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Charles Conway

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Parents desperately need help to keep their kids safe online
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Facebook game encourages and rewards underage cybersex
By Charles Conway   
Not "rated" by the Author.
Last edited: Tuesday, March 13, 2012
Posted: Tuesday, March 13, 2012

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Internet safety consultant Charles Conway accuses popular Facebook game "The Sims Social" of rewarding kids for engaging in underage "cybersex".

"Create unique Sims and live out their dreams—or stir up trouble by pulling pranks. Develop deep relationships to unlock new features and advance: befriend and fight, date and cheat, love and betray. Play with life in a whole new way—with your real friends, for free!"

That's the hype on the latest version of Electronic Arts' popular "Sims" franchise, bringing the game to Facebook in the form of "The Sims Social".

On the face of it, the game looks like fun. Players can create an online alter-ego, build a house, buy furniture, take care of their personal hygiene needs and socialise with other players. By building your character's social life, you earn points which help you to unlock new features, buy more stuff for your character and advance in the game environment.

Charles Conway, a consultant at Internet safety training firm Clear as Crystal Training and the editor of online security website Scam Detectives says that the personal relationships that can develop between players should give parents cause for concern.

"When playing "Sims Social" players can interact with other users in a lot of different ways, but they are rewarded for entering into romantic relationships with other players. These romantic relationships can develop quickly into sexual relationships, with options to have sex in different locations, including the bedroom and the shower. Sex between players is rewarded with "social points" which are then used to advance within the game environment" he said yesterday

Charles has some tough questions for the game's developers, who he says should restrict access to more adult features of the game to “adults only”.

Even if Facebook did verify the age of it's users (which it doesn't), at what age does it become acceptable for a child to engage in "virtual sex" for rewards? Does it ever become acceptable? Isn't sex for rewards the very definition of prostitution?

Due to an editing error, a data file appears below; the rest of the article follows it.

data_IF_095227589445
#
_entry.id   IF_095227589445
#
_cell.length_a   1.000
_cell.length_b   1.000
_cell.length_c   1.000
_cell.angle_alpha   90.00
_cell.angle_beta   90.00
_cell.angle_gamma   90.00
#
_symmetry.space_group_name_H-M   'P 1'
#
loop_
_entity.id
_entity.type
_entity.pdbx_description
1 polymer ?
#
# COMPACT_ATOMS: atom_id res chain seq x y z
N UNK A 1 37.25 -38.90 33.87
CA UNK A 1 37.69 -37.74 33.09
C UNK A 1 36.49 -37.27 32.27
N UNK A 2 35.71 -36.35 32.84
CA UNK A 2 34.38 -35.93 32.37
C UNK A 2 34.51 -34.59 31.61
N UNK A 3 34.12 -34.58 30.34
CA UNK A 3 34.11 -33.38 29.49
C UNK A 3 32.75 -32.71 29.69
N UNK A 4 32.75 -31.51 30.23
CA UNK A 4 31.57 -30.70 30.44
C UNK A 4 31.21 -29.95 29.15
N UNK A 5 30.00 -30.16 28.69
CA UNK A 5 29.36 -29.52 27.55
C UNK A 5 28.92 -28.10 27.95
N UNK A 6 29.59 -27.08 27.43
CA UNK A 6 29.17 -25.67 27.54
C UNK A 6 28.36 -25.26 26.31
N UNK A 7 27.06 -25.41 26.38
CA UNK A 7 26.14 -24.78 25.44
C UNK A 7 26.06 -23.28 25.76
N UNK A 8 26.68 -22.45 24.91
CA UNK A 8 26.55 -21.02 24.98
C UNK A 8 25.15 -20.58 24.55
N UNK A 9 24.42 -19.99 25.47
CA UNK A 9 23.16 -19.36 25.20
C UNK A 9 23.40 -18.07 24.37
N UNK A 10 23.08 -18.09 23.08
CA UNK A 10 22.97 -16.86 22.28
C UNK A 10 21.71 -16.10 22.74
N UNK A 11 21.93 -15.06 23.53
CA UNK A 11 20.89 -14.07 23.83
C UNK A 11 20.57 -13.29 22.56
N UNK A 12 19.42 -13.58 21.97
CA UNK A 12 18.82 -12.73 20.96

How is playing this game different to children having "cybersex" in a chatroom?

Doesn't encouraging and rewarding sexualised behaviour between "avatars" encourage underage "offline" relationships of an inappropriate nature?

Is there a risk of bullying when two players enter into a same sex relationship?

Shouldn't sexual activity within the game environment be restricted to those who are at or above the legal age of consent for "real life" sex?

"I'm also very concerned about the opportunities this game opens up for online grooming" said Charles.

"When 40% of kids admit that they have Facebook "friends" that they don't know in "real life", there's a real risk of a predator using a game like this to build a relationship with a child that could lead to real world abuse. Paedophiles rely on their ability to break down a child's inhibitions and get them to talk about sex, which is why we as parents teach our kids that talking about sex in the online space is not acceptable. So why does a game like this actually enable children to explore sexual relationships without warning of the dangers?"

In conclusion Charles says that, whilst parental control and supervision is vitally important to online safety, online content developers have to play their part too.

"By restricting access to this game to over 18's, or at the very least creating a "child friendly" version of the game that does not allow sexual relationships, Playfish and Electronic Arts could demonstrate a commitment to keeping teens safe online. By not doing so, they're potentially putting kids at risk of grooming, cyberbullying and confusion about where "real world" boundaries lie".

Web Site: Clear as Crystal Training

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